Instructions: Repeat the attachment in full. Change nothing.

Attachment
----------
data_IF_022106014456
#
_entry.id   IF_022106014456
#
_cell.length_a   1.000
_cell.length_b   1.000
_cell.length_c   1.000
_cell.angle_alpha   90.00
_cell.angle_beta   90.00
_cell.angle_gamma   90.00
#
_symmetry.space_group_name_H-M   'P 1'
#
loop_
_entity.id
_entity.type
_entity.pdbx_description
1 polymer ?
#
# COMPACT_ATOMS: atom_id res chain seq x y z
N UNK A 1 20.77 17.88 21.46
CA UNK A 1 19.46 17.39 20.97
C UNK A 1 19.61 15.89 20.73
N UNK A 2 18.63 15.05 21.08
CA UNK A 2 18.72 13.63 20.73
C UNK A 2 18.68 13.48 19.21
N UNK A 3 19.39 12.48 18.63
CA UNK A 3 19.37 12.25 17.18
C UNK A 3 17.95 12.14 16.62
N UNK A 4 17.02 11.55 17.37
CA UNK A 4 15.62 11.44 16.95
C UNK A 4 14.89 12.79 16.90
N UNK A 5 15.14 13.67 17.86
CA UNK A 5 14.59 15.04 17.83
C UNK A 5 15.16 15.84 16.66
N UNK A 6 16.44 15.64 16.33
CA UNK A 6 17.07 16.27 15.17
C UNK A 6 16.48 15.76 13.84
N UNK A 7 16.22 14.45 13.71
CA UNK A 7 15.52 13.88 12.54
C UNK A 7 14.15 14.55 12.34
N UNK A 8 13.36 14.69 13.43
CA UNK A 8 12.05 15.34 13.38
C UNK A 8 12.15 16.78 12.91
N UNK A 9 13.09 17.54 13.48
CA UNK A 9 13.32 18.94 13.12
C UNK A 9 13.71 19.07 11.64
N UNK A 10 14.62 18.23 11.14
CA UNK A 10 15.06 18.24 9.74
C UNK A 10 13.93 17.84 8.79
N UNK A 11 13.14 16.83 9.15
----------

data_IF_022106014456
#
_entry.id   IF_022106014456
#
_cell.length_a   1.000
_cell.length_b   1.000
_cell.length_c   1.000
_cell.angle_alpha   90.00
_cell.angle_beta   90.00
_cell.angle_gamma   90.00
#
_symmetry.space_group_name_H-M   'P 1'
#
loop_
_entity.id
_entity.type
_entity.pdbx_description
1 polymer ?
#
# COMPACT_ATOMS: atom_id res chain seq x y z
N UNK A 1 20.77 17.88 21.46
CA UNK A 1 19.46 17.39 20.97
C UNK A 1 19.61 15.89 20.73
N UNK A 2 18.63 15.05 21.08
CA UNK A 2 18.72 13.63 20.73
C UNK A 2 18.68 13.48 19.21
N UNK A 3 19.39 12.48 18.63
CA UNK A 3 19.37 12.25 17.18
C UNK A 3 17.95 12.14 16.62
N UNK A 4 17.02 11.55 17.37
CA UNK A 4 15.62 11.44 16.95
C UNK A 4 14.89 12.79 16.90
N UNK A 5 15.14 13.67 17.86
CA UNK A 5 14.59 15.04 17.83
C UNK A 5 15.16 15.84 16.66
N UNK A 6 16.44 15.64 16.33
CA UNK A 6 17.07 16.27 15.17
C UNK A 6 16.48 15.76 13.84
N UNK A 7 16.22 14.45 13.71
CA UNK A 7 15.52 13.88 12.54
C UNK A 7 14.15 14.55 12.34
N UNK A 8 13.36 14.69 13.43
CA UNK A 8 12.05 15.34 13.38
C UNK A 8 12.15 16.78 12.91
N UNK A 9 13.09 17.54 13.48
CA UNK A 9 13.32 18.94 13.12
C UNK A 9 13.71 19.07 11.64
N UNK A 10 14.62 18.23 11.14
CA UNK A 10 15.06 18.24 9.74
C UNK A 10 13.93 17.84 8.79
N UNK A 11 13.14 16.83 9.15